Mitotic Response To Dna Damage In Early Drosophila Embroyos: A Dissertation, Seongae Kwak

GSBS Dissertations and Theses

DNA damage induces mitotic exit delays through a process that requires the spindle assembly checkpoint (SAC), which blocks the metaphase to anaphase transition in the presence of unaligned chromosomes. Using time-lapse confocal microscopy in syncytial Drosophila embryos, we show that DNA damage leads to arrest during prometaphase and anaphase. In addition, functional GFP fusions to the SAC components MAD2 and Mps1, and the SAC target Cdc20 relocalize to kinetochore through anaphase arrest, and a null mad2mutation blocks damage induced prometaphase and anaphase arrest. We also show that the DNA damage signaling kinase Chk2 is required for damage induced metaphase ...


Dissecting Small Rna Loading Pathway In Drosophila Melanogaster: A Dissertation, Tingting Du Jan 2008

Dissecting Small Rna Loading Pathway In Drosophila Melanogaster: A Dissertation, Tingting Du

GSBS Dissertations and Theses

In the preceding chapters, I have discussed my doctoral research on studying the siRNA loading pathway in Drosophila using both biochemical and genetic approaches. We established a gel shift system to identify the intermediate complexes formed during siRNA loading. We detected at least three complexes, named complex B, RISC loading complex (RLC) and RISC. Using kinetic modeling, we determined that the siRNA enters complex B and RLC early during assembly when it remains double-stranded, and then matures in RISC to generate Argonaute bearing only the single-stranded guide. We further characterized the three complexes. We showed that complex B comprises Dcr-1 ...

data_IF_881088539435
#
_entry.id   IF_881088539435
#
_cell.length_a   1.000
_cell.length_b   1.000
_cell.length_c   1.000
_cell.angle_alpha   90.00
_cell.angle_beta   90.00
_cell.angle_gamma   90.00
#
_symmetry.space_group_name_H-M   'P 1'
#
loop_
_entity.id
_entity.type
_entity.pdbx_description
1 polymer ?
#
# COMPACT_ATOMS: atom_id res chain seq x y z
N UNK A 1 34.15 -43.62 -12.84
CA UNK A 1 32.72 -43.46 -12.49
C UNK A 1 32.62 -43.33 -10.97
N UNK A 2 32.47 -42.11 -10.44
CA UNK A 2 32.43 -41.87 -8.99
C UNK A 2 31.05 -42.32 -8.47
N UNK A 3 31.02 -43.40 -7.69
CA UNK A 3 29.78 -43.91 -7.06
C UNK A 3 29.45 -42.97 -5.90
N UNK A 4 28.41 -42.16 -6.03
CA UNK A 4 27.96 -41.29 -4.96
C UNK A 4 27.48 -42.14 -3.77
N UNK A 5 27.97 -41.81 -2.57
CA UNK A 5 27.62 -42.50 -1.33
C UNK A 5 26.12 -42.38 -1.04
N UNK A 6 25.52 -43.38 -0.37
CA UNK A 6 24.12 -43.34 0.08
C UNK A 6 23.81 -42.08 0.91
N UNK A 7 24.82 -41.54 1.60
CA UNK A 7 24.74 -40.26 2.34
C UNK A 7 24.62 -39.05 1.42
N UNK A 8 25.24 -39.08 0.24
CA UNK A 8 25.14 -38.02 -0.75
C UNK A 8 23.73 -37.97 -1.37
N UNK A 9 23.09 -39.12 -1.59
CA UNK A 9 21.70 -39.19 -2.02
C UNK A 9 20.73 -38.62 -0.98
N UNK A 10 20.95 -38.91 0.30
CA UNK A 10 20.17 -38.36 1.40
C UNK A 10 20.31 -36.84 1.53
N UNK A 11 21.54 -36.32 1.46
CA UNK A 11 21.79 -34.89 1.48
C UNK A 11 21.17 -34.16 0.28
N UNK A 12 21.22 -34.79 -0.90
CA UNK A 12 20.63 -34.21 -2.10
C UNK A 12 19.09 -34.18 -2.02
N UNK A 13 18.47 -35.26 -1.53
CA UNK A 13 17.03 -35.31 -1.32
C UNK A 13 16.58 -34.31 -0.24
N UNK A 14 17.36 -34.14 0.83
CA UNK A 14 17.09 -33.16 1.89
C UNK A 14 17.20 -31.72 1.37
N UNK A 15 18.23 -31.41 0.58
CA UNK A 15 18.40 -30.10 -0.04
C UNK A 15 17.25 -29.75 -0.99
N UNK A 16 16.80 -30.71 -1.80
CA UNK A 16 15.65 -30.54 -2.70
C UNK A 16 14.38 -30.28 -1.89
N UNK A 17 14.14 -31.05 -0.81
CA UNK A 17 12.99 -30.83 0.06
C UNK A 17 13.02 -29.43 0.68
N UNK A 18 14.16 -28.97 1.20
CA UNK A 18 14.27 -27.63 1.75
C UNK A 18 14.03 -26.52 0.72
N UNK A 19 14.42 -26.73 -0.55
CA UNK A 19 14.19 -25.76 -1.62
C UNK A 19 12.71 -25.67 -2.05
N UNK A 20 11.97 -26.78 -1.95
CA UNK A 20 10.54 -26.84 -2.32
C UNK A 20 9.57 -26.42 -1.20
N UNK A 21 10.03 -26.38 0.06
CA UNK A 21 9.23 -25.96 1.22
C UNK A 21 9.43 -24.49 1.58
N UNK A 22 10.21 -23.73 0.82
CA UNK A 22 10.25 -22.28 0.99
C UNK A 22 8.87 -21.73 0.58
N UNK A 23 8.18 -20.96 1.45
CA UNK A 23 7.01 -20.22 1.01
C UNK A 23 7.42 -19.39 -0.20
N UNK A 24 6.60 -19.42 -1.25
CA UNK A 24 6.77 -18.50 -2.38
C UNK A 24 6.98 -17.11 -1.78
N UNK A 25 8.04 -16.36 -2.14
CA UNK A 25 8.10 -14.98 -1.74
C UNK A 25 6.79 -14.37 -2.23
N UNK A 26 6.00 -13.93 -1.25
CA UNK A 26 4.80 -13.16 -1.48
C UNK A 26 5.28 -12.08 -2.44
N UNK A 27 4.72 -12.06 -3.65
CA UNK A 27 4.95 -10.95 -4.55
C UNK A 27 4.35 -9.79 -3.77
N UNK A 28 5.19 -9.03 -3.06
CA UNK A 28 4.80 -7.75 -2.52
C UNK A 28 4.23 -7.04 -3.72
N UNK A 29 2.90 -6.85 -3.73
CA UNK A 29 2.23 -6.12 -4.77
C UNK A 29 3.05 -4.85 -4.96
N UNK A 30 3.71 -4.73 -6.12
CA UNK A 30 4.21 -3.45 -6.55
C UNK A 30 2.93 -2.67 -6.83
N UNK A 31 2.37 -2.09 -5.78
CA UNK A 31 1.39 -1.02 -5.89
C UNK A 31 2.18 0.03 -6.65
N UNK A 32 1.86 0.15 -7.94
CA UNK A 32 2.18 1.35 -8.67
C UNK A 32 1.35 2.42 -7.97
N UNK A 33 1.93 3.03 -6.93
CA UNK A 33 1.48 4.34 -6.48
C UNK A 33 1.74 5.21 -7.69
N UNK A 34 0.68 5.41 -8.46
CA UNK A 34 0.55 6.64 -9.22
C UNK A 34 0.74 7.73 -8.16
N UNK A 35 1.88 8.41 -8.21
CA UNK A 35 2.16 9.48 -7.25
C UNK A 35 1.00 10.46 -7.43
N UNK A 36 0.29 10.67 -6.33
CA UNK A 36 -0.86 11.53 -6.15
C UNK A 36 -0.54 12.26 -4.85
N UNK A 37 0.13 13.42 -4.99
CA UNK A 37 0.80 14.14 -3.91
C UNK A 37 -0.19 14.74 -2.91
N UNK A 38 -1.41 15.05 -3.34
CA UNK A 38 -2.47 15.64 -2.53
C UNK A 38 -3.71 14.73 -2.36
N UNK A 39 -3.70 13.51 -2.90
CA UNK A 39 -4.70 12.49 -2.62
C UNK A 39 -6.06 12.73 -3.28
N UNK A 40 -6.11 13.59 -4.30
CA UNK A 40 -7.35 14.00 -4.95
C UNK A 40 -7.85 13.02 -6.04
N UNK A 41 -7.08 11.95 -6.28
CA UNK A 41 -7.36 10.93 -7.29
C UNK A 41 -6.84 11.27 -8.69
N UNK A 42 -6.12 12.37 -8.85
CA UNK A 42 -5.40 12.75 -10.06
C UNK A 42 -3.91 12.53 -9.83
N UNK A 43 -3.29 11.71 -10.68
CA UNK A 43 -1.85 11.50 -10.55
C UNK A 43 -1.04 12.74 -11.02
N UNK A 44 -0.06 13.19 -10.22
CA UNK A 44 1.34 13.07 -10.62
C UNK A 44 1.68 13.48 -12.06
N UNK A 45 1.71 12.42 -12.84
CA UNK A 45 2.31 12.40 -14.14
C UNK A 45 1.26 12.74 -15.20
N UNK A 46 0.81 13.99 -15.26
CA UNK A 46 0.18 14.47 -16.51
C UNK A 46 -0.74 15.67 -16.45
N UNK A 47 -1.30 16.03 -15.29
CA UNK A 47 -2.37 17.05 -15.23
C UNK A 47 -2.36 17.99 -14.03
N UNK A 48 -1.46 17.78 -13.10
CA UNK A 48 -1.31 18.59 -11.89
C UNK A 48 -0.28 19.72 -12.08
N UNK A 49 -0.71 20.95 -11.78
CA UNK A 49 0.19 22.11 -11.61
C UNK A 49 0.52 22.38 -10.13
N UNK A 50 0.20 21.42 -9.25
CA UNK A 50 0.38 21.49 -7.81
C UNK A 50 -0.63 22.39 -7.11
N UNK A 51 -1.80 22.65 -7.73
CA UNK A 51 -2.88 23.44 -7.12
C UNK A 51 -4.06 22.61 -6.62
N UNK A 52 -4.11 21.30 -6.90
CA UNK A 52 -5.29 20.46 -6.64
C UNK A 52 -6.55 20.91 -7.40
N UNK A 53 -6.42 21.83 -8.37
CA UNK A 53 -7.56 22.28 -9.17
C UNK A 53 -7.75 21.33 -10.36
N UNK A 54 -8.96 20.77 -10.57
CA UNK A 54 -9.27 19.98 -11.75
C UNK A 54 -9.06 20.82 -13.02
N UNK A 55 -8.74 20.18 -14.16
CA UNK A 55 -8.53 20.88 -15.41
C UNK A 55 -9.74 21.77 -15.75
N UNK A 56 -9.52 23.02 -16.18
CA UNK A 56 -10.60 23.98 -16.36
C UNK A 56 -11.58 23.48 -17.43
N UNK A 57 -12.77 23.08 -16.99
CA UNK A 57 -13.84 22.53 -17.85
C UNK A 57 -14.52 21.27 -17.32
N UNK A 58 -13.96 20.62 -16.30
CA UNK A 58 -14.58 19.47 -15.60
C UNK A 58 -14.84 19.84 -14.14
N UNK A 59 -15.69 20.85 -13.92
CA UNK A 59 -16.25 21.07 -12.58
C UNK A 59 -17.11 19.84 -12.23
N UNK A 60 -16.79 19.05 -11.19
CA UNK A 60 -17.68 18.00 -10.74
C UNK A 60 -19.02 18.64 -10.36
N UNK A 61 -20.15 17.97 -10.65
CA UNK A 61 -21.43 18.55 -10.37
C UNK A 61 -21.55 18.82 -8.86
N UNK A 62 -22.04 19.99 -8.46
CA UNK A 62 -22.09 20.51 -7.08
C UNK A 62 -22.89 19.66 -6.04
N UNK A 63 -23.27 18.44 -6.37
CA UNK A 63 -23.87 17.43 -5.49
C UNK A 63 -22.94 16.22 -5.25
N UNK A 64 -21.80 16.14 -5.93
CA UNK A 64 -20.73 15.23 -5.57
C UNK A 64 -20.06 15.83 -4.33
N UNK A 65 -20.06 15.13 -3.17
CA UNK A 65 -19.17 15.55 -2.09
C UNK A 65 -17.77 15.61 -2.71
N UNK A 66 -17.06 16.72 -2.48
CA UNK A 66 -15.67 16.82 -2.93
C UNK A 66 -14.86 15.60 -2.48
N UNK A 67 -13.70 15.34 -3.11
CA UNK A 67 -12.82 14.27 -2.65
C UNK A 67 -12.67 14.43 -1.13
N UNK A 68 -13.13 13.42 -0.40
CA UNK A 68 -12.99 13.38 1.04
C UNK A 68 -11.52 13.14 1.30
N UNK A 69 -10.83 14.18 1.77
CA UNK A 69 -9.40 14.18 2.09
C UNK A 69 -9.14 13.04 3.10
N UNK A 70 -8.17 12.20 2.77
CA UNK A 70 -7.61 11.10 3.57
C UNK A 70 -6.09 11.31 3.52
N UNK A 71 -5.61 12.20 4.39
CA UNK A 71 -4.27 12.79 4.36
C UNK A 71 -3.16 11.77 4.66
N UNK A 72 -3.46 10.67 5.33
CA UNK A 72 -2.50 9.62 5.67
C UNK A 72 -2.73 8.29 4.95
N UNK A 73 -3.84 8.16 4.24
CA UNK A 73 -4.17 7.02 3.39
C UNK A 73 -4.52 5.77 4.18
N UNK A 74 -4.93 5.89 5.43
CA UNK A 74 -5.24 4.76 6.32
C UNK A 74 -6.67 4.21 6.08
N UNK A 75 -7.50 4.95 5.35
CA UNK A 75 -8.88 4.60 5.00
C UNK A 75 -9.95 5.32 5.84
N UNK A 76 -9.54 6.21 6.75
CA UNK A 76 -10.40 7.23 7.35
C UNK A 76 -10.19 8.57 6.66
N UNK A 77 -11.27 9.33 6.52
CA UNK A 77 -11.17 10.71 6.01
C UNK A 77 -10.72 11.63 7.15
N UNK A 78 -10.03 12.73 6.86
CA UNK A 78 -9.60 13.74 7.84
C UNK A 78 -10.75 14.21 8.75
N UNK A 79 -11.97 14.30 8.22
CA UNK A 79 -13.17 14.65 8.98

Quantitative Analysis Of Hedgehog Gradient Formation Using An Inducible Expression System: A Dissertation, Vivian F. Su Nov 2006

Quantitative Analysis Of Hedgehog Gradient Formation Using An Inducible Expression System: A Dissertation, Vivian F. Su

GSBS Dissertations and Theses